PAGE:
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It’s as if I phoned Springsteen and told him just what he could do with himself and his book

I was shocked to find out how vehemently others could disagree with my opinion.

It’s the Baileys Women’s Prize for Fiction this week and I’m looking forward to finding out the winner. This time last year I was locked in a room with fellow Baileys judges, so I know how hard it is. The process was a revelation.

I was shocked to find out how vehemently others could disagree with my opinion of a book. We were a friendly and unfailingly polite group, but passionate in defence of the books we loved, and the greatest lesson I learned was that, in the end, it just comes down to a bunch of people in a room trying to agree.

You do your best to accommodate each other, and someone wins, and then the fun starts when other people get cross with you. I imagined the world of literary prizes to be refined and genteel but, believe me, things can get heated. At last year’s award ceremony one of our judges was snarled at by the agent of a writer who’d lost.

Later that year I also judged the Forward Poetry Prize, and our panel, chaired by the fantastic poet Malika Booker, was slagged off in Private Eye for being too right-on and giving prizes to women.

This year I’ve judged the Penderyn Music Book Prize. The announcement of our shortlist was covered in the Guardian under this headline: “Bruce Springsteen is snubbed in wide-ranging selection by judges including Tracey Thorn and Thurston Moore”. I laughed all day at the image this conjured up, of me phoning Springsteen to say, “You know what, Boss? F*** you and your book!”

The coverage is all about turning a prize into a battle, framing the conversation in terms of the books ignored rather than the ones chosen. This year’s Penderyn Music Book is Daniel Rachel’s Walls Come Tumbling Down, which I’ve written about here before, so, instead of ending on a sour note of complaint, I’ll return to what is the joy and the point of prizes, and shine a light on three that made our shortlist.

My personal favourite was This Is Grime by Hattie Collins and Olivia Rose, a respectful portrait of the scene. Told through verbatim accounts by all the main participants, it touches on the context of the music, and so deals with questions of race, religion and gender. Most of all, it’s contemporary where so many music books nowadays are historical, and a record of what may prove to be the last underground, subcultural music movement as we would recognise it. The story of a modern blues, lovingly put together by two women – what more could you want?

Also great is Brix Smith Start’s The Rise, the Fall, and the Rise. She has a wealth of anecdotes about Mark E Smith and the Fall which make her book enormously entertaining, so much of what makes good music writing being just this – having new stories to tell. Her viewpoint is that of the outsider: an American in England and a woman in the world of indie music. The scenes where Mark E Smith first introduces her to his beloved Manchester are priceless. At his flat, she is puzzled by the apparent absence of a fridge:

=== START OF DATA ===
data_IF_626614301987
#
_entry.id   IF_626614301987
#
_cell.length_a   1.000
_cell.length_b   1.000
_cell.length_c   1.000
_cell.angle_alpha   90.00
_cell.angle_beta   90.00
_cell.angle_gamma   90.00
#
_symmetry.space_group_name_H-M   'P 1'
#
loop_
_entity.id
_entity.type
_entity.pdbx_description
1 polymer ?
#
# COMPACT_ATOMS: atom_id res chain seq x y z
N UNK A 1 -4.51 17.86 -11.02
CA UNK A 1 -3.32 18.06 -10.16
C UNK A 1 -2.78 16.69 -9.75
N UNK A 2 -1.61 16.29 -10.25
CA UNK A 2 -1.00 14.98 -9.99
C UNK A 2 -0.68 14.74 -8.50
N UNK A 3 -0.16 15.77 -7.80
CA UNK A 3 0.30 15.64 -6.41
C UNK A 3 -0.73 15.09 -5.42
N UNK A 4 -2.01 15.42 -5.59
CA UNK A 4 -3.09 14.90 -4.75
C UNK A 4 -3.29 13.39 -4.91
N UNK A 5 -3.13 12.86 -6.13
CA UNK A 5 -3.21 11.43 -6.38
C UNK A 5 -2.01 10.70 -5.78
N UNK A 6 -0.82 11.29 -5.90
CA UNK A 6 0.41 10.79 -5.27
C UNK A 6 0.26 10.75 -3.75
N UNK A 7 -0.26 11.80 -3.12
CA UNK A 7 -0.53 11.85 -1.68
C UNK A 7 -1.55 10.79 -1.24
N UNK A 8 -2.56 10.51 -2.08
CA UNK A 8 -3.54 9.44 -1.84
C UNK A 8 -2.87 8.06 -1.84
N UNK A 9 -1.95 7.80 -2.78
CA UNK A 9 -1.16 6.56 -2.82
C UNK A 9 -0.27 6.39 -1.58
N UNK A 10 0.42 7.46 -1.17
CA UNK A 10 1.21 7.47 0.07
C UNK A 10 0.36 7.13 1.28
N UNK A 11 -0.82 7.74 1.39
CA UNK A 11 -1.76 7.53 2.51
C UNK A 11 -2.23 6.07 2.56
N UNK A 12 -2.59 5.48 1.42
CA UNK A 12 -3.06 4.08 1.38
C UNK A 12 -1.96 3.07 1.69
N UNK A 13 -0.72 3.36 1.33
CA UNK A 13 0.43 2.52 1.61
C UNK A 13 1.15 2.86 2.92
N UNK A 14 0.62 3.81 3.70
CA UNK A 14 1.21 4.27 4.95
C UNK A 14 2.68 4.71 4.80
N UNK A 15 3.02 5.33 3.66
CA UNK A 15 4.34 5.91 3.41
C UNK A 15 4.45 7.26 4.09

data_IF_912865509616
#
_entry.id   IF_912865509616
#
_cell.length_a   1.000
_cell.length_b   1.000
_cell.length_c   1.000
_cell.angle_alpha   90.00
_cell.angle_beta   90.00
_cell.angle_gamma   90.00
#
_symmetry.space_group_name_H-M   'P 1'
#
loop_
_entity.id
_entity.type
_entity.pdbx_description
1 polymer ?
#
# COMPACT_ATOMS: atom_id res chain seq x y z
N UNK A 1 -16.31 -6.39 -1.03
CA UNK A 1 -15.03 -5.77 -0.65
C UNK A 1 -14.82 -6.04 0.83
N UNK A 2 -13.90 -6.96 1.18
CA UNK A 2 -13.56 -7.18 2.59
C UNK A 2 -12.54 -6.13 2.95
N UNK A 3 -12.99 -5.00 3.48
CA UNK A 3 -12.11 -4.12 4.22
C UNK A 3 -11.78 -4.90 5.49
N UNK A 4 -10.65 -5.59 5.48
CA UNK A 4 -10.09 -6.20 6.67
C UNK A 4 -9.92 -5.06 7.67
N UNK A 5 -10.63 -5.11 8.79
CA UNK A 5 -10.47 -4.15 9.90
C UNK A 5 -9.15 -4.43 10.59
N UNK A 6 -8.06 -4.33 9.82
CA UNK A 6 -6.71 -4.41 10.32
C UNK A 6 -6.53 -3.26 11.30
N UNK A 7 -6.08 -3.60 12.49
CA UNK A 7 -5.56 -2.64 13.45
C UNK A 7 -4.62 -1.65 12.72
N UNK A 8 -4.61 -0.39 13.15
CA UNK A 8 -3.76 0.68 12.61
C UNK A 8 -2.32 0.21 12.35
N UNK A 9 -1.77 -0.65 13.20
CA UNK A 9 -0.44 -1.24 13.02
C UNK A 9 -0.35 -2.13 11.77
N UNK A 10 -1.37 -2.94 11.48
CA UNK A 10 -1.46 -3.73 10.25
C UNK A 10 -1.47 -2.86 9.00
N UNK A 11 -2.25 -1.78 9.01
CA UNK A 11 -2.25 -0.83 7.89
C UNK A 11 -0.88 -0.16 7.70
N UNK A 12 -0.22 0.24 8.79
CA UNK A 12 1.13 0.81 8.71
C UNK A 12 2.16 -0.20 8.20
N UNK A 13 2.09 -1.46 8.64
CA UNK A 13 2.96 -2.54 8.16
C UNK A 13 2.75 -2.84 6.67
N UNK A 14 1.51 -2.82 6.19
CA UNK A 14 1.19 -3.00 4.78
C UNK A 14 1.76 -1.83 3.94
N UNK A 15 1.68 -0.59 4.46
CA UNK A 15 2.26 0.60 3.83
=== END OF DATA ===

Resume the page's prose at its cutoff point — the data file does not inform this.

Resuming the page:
“Where do you keep your milk?” I asked.

“Out the window,” Mark said.

“What do you mean, ‘out the window’?”

Mark pushed open the sooty window at the back of the kitchen to reveal a cement ledge where perched precariously were a small bottle of milk, a pack of Danish back bacon, a carton of eggs and a loaf of Hovis white bread.

And finally, I’m Not With the Band by Sylvia Patterson. This is an idiosyncratic, iconoclastic take on the music business. Intercut with details of her own life, it is also a story of someone struggling to stay afloat in a chaotic world.

She is very good at chronicling the rise of celebrity culture and its increasing toxicity. I’ll leave you with this quotation, from when she’s trying to come to terms with the sensibleness of artists such as Ed Sheeran and Taylor Swift: “The kids are still alright. They’re just absolutely nothing like the olden days kids. Which is exactly as it’s always been, forever. Whether we old bastards like it or not.” 

Tracey Thorn is a musician and writer, best known as one half of Everything but the Girl. She writes the fortnightly “Off the Record” column for the New Statesman. Her latest book is Naked at the Albert Hall.

This article first appeared in the 08 June 2017 issue of the New Statesman, Election special

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Poo jokes and pessimism – the scatological legacy of British humour

Is it simply a testament to our good nature, or a sign of a darker kind of cynicism?

Many Brits will have amused themselves this summer by packing a tent, stashing their narcotics and heading over to a muddy field in the middle of nowhere to brave the torrential rain at a music festival.

Wallowing in the mud and other more faecal byproducts to the soundtrack of up-and-coming bands is considered the peak of hedonism for many in the UK, and there is something quintessentially British about the way we willfully embrace the general state of depravity that most of our festivals inevitably collapse into.

One internet meme that perfectly epitomises the difference between British and American festival culture shows an image of a woman at a US event pulling a sad face as she reveals the worst thing she’s seen: “Spitting on the ground.” On her right, a British man slumped in a camping chair holds up his sign, reading: “A man covered in his own shit sniffing ketamine off his mate’s unwashed scrotum.”